If you’ve dabbled in owning individual stocks, you know what a challenge it is keeping tabs on even the couple thousand issues in a small market like Canada’s. Now imagine creating a global portfolio, which is something most investors must do to diversify. You’ll have to expand your horizon around the world to capture literally tens of thousands of public equities in the investable universe. Where do you even start?

It’s a question Mackenzie’s fund managers face every day. The process starts with the philosophy of the fund – how it aims to create value for its clients. Each of its fund managers have their own investing philosophy, but Bryan Mattei, a Hong Kong-based vice-president and portfolio manager with Mackenzie’s Asia Team, takes a fundamental, bottom-up stock picking approach. “We construct portfolios in a way that ensures stock selection is the dominant performance driver,” he says. “Our strength is finding attractive businesses at attractive prices.”

That means that Mattei, who manages the Asia-Pacific component of the Mackenzie Global Small-Mid Cap Fund, focuses on the attributes of the companies themselves rather than macroeconomic or sectoral strategies. He narrows down the list of companies he’ll consider to those based in 13 Asia-Pacific countries with a market capitalization between US$500 million and US$14 billion. The fund has a “GARP approach,” he says, meaning he looks for stocks showing growth at a reasonable price.

Searching out diamonds in the rough, however, is not a one-person job. Mattei and his office head, senior vice-president and portfolio manager Nick Scott, work with two traders and five analysts who are focused on different countries and sectors. Asian small and mid-cap markets are volatile, Mattei points out, and to have trading and research capabilities on the ground allows the team to take advantage of this.

Picking winners

The process of singling out individual stocks to own begins with a series of quantitative screens, using metrics such as return on invested capital and earnings consistency over time. Mattei also identifies stocks to watch based on themes the team thinks will create opportunities for resilient future growth. Those themes include addressing the rapidly aging demographics of North Asia, solving the kinks in global supply chains caused by COVID-19 and making up for Asia’s past under-investment in public health and life sciences.

Once those themes are identified, the real work begins. The team conducts qualitative research, visiting (when international travel is permitted) and interviewing hundreds of companies a year. And they’re not just asking about the latest quarterly results – if inflation is a factor in the company’s industry, they’ll ask if they possess the pricing power to pass this on to customers, or mitigate internally. They also pose questions such as, what does management see as the most impactful opportunity over the next five years? Can the company account for fair labour practices along the entire supply chain?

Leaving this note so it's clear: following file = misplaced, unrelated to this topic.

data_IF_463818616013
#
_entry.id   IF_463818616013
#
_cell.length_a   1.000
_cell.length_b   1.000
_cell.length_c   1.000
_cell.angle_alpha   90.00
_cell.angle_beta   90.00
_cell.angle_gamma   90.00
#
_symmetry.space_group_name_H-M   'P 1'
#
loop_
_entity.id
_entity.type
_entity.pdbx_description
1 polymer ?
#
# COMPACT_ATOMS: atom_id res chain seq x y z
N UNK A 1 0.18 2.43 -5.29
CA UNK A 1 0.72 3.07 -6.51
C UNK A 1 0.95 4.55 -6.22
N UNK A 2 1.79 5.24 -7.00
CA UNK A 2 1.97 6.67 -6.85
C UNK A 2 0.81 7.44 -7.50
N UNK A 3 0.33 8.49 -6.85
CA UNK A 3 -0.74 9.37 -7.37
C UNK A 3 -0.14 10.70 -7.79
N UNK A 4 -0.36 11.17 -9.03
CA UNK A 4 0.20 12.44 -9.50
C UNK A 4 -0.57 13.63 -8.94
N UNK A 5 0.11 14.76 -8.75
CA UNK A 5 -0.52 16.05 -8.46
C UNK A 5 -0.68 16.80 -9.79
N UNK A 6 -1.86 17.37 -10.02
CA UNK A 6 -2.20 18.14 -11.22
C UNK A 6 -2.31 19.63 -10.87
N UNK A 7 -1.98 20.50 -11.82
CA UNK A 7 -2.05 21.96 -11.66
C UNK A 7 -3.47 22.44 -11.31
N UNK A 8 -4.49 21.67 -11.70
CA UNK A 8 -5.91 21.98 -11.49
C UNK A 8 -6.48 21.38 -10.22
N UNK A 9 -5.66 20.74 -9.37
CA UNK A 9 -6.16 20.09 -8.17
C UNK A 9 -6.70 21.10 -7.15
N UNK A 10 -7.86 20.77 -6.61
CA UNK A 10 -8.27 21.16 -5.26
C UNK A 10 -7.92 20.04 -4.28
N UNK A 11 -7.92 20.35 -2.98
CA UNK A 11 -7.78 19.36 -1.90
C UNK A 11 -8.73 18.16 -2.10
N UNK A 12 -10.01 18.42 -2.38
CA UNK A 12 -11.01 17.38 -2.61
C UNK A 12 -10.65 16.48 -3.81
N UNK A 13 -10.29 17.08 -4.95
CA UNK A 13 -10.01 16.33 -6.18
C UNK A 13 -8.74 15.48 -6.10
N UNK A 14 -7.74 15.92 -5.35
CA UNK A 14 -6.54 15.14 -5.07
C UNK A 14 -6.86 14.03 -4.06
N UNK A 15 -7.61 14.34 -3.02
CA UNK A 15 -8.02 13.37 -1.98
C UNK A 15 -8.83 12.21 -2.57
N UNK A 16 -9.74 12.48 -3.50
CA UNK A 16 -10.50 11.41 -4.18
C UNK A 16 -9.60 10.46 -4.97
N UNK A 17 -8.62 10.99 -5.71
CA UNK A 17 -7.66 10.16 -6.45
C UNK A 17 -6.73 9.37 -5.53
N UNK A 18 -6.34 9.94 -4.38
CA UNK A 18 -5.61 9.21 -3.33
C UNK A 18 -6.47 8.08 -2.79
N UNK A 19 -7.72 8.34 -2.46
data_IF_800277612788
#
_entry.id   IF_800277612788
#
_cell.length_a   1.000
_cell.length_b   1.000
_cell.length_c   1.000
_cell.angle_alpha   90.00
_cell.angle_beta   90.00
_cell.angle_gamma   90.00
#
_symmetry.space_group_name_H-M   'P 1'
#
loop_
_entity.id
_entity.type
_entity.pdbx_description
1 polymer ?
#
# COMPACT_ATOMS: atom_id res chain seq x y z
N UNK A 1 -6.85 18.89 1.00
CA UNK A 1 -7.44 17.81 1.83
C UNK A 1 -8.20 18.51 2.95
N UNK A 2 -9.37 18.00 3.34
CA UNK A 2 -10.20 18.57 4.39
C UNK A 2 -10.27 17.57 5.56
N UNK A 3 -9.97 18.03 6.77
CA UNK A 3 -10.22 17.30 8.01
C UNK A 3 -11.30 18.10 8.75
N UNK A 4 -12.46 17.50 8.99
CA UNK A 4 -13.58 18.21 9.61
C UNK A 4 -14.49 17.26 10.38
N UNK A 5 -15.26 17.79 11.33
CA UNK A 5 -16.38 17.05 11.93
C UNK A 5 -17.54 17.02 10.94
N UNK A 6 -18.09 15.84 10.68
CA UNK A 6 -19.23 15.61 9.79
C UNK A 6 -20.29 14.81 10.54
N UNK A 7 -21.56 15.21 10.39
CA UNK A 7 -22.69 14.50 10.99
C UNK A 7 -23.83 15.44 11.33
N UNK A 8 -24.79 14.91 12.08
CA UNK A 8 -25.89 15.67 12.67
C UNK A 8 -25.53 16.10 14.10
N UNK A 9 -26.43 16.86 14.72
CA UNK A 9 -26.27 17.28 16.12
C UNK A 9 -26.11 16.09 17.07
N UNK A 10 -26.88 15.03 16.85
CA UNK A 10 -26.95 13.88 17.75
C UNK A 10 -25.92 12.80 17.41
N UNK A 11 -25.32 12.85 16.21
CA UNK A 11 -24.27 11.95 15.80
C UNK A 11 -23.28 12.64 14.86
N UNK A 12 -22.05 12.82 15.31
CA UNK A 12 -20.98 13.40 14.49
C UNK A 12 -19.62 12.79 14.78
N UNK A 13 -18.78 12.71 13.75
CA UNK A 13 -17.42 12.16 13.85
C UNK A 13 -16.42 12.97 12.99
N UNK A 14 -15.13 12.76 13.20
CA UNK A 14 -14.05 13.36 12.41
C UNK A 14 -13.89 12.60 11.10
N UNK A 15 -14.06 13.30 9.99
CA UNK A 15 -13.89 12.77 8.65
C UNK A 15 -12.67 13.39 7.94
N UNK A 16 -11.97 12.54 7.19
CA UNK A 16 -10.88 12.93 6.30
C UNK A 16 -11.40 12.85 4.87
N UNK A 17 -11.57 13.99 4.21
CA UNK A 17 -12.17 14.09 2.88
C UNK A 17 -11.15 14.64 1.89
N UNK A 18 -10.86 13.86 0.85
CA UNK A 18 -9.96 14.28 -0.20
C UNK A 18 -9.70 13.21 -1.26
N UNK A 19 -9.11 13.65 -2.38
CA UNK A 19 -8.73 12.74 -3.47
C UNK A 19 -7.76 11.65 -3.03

Research involves talking to customers and industry experts, too. “Having a strong product offering or valuable intellectual property is important, but so is the team behind it. Our research process is dedicated to deeply understanding both,” Mattei says. In other words, a company must not only be positioned for earnings growth but have the management team needed to execute its plan.

The whole exercise helps establish a watchlist of companies of interest. If and when a stock on the list dips down to a valuation Mattei considers attractive, it can earn a place in the portfolio. When that stock gets ahead of itself, he’ll take his profits.

The active advantage

“We’re very focused on valuation. We’d rather own a good company at a great price than a great company at the wrong price,” Mattei says. He favours firms that dominate a global niche, such as Tsubaki Nakashima Co., a Japanese manufacturer commanding more than half the world market for the steel and ceramic ball components that go into ball bearings, or Shimadzu Corp., a maker of mass spectrometry and liquid chromatography instruments key to producing pharmaceuticals and ensuring purity in food and drinking water.

His fund also holds national champions that have shown an ability to grow outside their home market like City Chic Collective, an Australian online retailer of plus-sized women’s apparel that gained serious market share when public health orders shut down its bricks-and-mortar competitors. “It’s very capital efficient growth,” Mattei says. “The management have  gotten it right. They’re meeting the demand of a very specific consumer that feels underserved, with a long runway for growth ahead of them, and a scalable business model that can match the opportunity.”

Even the most knowledgeable do-it-yourself investors and advisors could never do this kind of on-the-ground research on their own and would be better served owning an actively managed global fund. In the Asia small and mid-cap space, where retail investors represent a large share of equity market activity, and sell-side research is relatively sparse, investors are ill-served by passive index funds. These markets tend to be inefficient, with more mispriced stocks and opportunities for savvy stock-pickers. That’s why an actively managed global portfolio, where professionals do the hard work of isolating the best opportunities, can be most beneficial.

“Active management adds value,” Mattei says. "The large number of under-researched companies in this region creates the opportunity to do that.”



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